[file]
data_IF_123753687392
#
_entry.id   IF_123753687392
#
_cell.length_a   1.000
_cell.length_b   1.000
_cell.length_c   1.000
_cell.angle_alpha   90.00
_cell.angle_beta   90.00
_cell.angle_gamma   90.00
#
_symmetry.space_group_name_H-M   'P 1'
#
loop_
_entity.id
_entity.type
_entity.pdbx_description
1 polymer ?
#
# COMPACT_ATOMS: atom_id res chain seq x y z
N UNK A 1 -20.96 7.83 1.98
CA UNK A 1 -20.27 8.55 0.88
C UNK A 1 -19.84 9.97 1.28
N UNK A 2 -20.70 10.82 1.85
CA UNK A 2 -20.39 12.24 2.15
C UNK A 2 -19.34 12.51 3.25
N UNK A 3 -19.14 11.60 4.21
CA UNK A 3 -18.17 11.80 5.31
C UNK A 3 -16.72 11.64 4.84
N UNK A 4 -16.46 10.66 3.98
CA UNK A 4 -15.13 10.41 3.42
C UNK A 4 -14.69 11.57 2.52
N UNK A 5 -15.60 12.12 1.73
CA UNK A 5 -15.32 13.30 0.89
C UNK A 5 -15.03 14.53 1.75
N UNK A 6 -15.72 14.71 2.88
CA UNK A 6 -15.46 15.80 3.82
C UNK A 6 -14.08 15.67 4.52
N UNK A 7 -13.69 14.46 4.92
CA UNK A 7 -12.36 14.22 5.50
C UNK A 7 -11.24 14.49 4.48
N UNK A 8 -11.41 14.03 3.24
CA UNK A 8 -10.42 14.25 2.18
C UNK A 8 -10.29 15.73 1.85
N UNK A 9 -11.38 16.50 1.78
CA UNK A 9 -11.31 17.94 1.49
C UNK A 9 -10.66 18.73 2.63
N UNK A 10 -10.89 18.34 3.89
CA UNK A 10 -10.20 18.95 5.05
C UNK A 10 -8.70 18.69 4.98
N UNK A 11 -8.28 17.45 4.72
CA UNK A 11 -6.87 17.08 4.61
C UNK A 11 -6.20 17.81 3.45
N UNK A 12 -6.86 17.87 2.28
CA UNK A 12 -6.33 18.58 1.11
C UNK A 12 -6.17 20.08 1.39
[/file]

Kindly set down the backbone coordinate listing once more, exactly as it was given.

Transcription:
data_IF_123753687392
#
_entry.id   IF_123753687392
#
_cell.length_a   1.000
_cell.length_b   1.000
_cell.length_c   1.000
_cell.angle_alpha   90.00
_cell.angle_beta   90.00
_cell.angle_gamma   90.00
#
_symmetry.space_group_name_H-M   'P 1'
#
loop_
_entity.id
_entity.type
_entity.pdbx_description
1 polymer ?
#
# COMPACT_ATOMS: atom_id res chain seq x y z
N UNK A 1 -20.96 7.83 1.98
CA UNK A 1 -20.27 8.55 0.88
C UNK A 1 -19.84 9.97 1.28
N UNK A 2 -20.70 10.82 1.85
CA UNK A 2 -20.39 12.24 2.15
C UNK A 2 -19.34 12.51 3.25
N UNK A 3 -19.14 11.60 4.21
CA UNK A 3 -18.17 11.80 5.31
C UNK A 3 -16.72 11.64 4.84
N UNK A 4 -16.46 10.66 3.98
CA UNK A 4 -15.13 10.41 3.42
C UNK A 4 -14.69 11.57 2.52
N UNK A 5 -15.60 12.12 1.73
CA UNK A 5 -15.32 13.30 0.89
C UNK A 5 -15.03 14.53 1.75
N UNK A 6 -15.72 14.71 2.88
CA UNK A 6 -15.46 15.80 3.82
C UNK A 6 -14.08 15.67 4.52
N UNK A 7 -13.69 14.46 4.92
CA UNK A 7 -12.36 14.22 5.50
C UNK A 7 -11.24 14.49 4.48
N UNK A 8 -11.41 14.03 3.24
CA UNK A 8 -10.42 14.25 2.18
C UNK A 8 -10.29 15.73 1.85
N UNK A 9 -11.38 16.50 1.78
CA UNK A 9 -11.31 17.94 1.49
C UNK A 9 -10.66 18.73 2.63
N UNK A 10 -10.89 18.34 3.89
CA UNK A 10 -10.20 18.95 5.05
C UNK A 10 -8.70 18.69 4.98
N UNK A 11 -8.28 17.45 4.72
CA UNK A 11 -6.87 17.08 4.61
C UNK A 11 -6.20 17.81 3.45
N UNK A 12 -6.86 17.87 2.28
CA UNK A 12 -6.33 18.58 1.11
C UNK A 12 -6.17 20.08 1.39